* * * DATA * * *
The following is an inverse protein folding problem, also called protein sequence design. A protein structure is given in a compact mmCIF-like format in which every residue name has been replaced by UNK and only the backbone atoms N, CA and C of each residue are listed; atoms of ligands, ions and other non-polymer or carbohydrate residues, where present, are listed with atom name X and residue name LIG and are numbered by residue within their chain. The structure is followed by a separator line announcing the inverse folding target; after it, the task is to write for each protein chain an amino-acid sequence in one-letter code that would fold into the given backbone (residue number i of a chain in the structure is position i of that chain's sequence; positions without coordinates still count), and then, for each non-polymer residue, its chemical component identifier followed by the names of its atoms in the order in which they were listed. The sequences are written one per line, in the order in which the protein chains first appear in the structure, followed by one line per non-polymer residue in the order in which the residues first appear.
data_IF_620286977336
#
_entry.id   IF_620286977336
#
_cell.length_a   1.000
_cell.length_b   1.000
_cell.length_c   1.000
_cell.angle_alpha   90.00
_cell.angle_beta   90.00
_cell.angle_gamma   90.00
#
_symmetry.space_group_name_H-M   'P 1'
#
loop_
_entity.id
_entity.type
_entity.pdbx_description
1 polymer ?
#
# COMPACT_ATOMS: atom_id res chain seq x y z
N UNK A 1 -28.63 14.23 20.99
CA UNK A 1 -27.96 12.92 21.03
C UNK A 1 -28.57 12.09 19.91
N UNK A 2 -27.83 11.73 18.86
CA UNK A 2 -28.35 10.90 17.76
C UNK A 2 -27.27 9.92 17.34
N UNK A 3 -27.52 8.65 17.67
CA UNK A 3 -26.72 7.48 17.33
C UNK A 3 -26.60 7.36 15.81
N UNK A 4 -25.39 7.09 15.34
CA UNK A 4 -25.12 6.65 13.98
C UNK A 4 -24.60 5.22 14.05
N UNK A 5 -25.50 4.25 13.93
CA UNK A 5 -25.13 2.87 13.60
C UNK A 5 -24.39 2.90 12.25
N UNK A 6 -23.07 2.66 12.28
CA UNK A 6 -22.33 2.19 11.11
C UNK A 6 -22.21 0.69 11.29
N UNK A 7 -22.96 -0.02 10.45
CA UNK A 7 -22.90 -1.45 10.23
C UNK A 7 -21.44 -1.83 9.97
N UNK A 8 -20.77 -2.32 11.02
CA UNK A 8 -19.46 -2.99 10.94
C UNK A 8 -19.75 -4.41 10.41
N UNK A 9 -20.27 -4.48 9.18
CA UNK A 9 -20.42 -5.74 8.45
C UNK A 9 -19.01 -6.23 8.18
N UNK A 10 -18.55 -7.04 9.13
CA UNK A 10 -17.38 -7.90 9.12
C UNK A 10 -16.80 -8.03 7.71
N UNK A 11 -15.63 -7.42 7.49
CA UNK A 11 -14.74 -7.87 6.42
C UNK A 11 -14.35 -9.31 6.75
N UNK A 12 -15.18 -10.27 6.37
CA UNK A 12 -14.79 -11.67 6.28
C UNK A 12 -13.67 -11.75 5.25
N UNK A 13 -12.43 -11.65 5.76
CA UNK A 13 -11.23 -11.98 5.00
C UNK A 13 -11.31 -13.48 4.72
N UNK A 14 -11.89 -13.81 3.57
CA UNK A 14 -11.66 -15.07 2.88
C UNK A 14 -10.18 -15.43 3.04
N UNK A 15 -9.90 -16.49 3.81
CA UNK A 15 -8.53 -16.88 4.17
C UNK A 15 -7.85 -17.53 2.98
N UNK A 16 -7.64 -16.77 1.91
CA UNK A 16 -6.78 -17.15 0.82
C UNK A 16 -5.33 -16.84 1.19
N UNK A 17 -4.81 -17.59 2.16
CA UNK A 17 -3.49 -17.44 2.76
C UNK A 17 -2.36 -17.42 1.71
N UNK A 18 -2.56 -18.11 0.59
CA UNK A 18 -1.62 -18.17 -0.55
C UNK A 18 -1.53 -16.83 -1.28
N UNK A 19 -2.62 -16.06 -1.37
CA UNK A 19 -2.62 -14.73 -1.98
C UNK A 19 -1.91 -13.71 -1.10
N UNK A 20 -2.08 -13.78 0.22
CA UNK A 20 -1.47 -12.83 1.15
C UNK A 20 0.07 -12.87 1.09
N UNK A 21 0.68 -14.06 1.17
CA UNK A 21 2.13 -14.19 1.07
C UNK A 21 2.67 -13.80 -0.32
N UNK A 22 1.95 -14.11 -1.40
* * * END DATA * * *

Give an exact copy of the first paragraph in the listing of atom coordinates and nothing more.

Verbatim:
The following is an inverse protein folding problem, also called protein sequence design. A protein structure is given in a compact mmCIF-like format in which every residue name has been replaced by UNK and only the backbone atoms N, CA and C of each residue are listed; atoms of ligands, ions and other non-polymer or carbohydrate residues, where present, are listed with atom name X and residue name LIG and are numbered by residue within their chain. The structure is followed by a separator line announcing the inverse folding target; after it, the task is to write for each protein chain an amino-acid sequence in one-letter code that would fold into the given backbone (residue number i of a chain in the structure is position i of that chain's sequence; positions without coordinates still count), and then, for each non-polymer residue, its chemical component identifier followed by the names of its atoms in the order in which they were listed. The sequences are written one per line, in the order in which the protein chains first appear in the structure, followed by one line per non-polymer residue in the order in which the residues first appear.